I picked up The Editor’s Wife by Clare Chambers from the University of Malaya library, when I was browsing the shelves for something light to read. After so long, this is a book which I managed to finish almost half in one sitting. It took me less than a week to finish the whole book. I read it while passing lazy afternoons, as I was waiting for my car to be fixed at the service centre and before I went to bed.
Chambers’ way of story-telling is direct, yet beautiful. Her style reminds me of those novels which are easy to read, yet not superficial. She has a way of drawing me into the world of her characters, While reading the book, I could easily imagine the streets of London in the 80s and the Yorkshire countryside 20 years later. The storyline is not draggy, although I do not find it as funny as the reviews on the book jacket says.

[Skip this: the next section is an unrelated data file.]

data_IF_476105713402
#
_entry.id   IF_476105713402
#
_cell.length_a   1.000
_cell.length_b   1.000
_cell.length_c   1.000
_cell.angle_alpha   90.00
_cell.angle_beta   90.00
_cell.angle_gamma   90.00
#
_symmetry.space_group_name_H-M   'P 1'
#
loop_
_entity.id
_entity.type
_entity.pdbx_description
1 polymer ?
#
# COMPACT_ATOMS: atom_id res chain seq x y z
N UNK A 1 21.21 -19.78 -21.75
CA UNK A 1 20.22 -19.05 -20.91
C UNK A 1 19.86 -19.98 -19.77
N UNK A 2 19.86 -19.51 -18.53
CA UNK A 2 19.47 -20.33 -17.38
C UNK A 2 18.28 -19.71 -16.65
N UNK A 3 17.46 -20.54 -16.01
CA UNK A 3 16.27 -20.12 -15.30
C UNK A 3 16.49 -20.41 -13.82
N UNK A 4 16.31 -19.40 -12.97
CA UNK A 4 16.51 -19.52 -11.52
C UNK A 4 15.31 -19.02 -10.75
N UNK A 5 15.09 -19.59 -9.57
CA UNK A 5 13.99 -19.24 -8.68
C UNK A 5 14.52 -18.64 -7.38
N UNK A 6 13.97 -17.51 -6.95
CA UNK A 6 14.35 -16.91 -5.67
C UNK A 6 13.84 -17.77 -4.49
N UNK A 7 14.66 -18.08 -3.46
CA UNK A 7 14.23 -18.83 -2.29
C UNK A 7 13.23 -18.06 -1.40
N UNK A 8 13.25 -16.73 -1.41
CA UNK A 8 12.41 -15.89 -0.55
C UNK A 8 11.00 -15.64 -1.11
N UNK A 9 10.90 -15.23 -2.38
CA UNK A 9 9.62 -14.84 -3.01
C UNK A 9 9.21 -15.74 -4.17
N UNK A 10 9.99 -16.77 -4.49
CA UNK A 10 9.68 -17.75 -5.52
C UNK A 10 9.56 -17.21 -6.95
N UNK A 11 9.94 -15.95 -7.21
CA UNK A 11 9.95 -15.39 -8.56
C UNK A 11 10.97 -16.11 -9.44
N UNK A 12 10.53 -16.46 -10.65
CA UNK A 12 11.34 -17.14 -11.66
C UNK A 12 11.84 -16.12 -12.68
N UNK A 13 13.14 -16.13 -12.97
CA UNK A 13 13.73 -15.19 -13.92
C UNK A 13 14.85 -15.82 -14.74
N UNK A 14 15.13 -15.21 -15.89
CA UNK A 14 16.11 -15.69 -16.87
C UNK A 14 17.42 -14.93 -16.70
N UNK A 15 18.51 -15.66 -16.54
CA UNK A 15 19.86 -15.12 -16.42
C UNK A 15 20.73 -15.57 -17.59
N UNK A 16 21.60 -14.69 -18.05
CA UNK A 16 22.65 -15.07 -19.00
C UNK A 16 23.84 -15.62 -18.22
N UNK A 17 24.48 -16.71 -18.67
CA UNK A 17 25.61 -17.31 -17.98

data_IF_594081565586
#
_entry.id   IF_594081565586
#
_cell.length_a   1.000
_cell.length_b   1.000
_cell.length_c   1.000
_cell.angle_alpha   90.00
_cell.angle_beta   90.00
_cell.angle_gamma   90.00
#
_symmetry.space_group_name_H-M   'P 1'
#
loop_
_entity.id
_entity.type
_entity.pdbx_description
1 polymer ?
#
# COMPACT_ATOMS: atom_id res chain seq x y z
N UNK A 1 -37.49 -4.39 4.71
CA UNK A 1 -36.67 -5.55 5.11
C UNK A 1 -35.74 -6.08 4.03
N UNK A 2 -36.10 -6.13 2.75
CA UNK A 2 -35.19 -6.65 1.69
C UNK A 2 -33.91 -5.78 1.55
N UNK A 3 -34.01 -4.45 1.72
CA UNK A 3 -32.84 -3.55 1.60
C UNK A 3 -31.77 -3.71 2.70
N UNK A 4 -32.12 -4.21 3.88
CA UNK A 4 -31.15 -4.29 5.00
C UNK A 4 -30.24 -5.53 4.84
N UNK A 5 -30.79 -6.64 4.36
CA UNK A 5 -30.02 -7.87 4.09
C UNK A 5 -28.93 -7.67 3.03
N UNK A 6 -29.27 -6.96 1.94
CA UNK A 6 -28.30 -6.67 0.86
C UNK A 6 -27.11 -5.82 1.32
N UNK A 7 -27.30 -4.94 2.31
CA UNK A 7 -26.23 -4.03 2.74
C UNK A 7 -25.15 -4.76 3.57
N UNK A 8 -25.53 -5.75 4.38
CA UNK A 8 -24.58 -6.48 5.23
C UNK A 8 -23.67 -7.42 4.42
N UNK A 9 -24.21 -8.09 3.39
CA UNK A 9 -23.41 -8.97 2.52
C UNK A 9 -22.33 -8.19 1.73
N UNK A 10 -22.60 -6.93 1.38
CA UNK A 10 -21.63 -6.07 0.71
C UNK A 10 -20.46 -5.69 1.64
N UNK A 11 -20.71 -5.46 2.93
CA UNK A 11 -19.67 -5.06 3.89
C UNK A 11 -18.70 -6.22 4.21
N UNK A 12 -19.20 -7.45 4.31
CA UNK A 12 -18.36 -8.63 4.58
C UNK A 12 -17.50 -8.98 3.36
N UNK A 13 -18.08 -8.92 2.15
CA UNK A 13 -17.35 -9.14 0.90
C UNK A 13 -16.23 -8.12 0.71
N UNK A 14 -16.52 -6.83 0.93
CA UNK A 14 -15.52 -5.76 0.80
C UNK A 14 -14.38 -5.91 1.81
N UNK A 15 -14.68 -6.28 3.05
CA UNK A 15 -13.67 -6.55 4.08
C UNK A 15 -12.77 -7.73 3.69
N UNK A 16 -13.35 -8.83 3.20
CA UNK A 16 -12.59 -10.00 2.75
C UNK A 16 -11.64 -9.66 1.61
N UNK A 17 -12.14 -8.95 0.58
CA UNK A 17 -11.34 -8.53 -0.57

The Editor’s Wife tells the story of Christopher Flinders, who lives in the countryside and was recently laid off. A visit from an academic, Alex Canning who is researching on the life of Owen Goddard, an editor who made Flinders’ dream of publishing his own novel possible, brought us to Flinders’ past.
The story tells of how events unfold simply due to its timing and how our words and deeds affect others although we may least realize it.